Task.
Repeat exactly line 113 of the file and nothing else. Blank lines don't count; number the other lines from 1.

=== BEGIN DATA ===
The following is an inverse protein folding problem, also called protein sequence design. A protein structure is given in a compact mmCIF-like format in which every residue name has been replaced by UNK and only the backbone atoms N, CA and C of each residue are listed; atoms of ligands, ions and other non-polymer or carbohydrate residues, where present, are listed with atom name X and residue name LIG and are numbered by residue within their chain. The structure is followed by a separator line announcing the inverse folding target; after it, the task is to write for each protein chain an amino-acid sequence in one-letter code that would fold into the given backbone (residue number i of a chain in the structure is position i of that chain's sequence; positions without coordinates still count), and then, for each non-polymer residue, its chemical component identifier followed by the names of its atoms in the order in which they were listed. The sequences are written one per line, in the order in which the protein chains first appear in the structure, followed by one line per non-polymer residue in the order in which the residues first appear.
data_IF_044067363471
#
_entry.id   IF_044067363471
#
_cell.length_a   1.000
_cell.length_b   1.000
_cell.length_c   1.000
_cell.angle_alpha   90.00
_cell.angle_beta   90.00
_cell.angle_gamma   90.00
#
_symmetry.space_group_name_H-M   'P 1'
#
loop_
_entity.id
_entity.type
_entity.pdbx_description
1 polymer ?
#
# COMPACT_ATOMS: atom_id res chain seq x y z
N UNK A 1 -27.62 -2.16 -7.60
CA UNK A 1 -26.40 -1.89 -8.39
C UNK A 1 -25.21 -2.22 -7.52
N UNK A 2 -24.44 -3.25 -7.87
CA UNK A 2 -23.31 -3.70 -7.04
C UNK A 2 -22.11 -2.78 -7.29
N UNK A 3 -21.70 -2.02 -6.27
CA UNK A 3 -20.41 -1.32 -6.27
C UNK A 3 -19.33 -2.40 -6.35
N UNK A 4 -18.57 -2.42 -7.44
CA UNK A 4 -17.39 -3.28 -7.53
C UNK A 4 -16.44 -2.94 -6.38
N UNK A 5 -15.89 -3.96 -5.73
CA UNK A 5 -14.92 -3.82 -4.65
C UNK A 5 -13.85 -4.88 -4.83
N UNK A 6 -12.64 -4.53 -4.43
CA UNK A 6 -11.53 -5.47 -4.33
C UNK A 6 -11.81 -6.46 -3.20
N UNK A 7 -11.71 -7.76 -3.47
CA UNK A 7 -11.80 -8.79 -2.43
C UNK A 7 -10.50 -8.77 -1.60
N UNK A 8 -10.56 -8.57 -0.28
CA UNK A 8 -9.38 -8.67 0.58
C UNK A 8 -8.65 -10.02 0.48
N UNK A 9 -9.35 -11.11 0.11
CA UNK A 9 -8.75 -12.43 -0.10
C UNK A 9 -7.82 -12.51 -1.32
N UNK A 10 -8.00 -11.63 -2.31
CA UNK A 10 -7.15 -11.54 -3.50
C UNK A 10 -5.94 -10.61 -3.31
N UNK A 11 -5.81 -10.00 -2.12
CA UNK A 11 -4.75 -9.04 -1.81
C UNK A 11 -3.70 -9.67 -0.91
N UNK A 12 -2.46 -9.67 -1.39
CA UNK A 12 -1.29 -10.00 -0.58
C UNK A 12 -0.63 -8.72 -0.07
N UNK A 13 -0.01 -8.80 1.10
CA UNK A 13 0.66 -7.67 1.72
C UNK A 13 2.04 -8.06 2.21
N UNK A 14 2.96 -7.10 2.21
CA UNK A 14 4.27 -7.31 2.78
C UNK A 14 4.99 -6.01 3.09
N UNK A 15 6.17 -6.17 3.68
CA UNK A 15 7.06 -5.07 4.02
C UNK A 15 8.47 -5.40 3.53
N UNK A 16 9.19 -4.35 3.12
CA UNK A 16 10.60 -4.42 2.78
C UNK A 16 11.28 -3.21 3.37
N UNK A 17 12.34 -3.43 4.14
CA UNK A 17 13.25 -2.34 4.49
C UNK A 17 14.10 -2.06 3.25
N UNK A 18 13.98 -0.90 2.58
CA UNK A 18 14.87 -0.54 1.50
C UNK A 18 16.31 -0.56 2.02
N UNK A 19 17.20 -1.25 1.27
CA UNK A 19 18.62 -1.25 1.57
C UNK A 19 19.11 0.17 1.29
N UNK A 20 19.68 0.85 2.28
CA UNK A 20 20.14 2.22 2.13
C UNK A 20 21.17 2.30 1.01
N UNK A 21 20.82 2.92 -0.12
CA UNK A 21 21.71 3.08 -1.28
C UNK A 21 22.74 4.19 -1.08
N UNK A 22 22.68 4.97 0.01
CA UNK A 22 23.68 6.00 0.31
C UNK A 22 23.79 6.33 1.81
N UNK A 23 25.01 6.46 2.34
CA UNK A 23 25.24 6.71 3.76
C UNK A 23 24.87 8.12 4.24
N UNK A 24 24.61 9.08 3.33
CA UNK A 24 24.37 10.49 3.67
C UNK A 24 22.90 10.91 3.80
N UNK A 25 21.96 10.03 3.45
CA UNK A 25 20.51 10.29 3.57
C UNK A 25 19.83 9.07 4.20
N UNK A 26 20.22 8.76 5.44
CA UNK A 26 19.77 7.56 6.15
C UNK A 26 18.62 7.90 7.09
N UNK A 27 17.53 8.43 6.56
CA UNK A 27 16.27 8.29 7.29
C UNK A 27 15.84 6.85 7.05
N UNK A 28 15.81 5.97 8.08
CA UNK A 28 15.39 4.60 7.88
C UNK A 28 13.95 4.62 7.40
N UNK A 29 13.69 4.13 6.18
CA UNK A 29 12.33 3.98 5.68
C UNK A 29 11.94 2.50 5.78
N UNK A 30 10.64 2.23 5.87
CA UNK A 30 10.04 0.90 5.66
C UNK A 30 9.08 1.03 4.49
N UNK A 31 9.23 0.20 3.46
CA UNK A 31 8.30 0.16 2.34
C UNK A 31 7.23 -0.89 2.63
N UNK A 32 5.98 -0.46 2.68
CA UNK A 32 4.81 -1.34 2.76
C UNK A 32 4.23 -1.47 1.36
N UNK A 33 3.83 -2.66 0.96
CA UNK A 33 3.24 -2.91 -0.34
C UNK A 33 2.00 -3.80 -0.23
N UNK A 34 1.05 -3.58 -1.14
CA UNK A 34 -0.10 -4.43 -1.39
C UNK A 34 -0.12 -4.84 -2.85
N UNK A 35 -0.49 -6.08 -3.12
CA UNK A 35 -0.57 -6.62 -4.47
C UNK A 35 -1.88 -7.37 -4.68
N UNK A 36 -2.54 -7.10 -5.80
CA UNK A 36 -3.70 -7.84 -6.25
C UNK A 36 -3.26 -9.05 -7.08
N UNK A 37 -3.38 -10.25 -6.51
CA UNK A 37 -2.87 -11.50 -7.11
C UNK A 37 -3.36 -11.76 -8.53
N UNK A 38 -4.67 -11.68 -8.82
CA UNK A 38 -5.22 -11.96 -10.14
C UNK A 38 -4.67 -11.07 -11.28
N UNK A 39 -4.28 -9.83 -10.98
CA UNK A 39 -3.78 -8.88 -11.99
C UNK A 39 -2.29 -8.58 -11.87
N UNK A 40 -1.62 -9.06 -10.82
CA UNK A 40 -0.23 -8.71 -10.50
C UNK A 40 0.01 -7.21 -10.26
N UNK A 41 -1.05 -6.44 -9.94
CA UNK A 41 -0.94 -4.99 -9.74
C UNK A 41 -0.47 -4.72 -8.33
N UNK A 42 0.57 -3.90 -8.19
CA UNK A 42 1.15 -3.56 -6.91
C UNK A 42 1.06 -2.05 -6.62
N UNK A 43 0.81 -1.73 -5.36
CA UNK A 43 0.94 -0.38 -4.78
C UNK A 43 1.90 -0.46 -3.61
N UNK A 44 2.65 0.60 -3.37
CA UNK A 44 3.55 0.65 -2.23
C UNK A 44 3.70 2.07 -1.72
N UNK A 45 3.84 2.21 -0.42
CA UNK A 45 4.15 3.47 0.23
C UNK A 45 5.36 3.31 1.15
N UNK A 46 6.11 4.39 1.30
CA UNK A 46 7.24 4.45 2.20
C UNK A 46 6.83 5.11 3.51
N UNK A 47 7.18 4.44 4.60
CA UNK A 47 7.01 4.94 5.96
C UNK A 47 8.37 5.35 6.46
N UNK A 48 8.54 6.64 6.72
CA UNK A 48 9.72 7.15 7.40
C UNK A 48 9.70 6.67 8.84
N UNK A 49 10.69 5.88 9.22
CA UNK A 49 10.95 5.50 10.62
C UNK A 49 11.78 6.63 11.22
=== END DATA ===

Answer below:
CA UNK A 31 8.30 0.16 2.34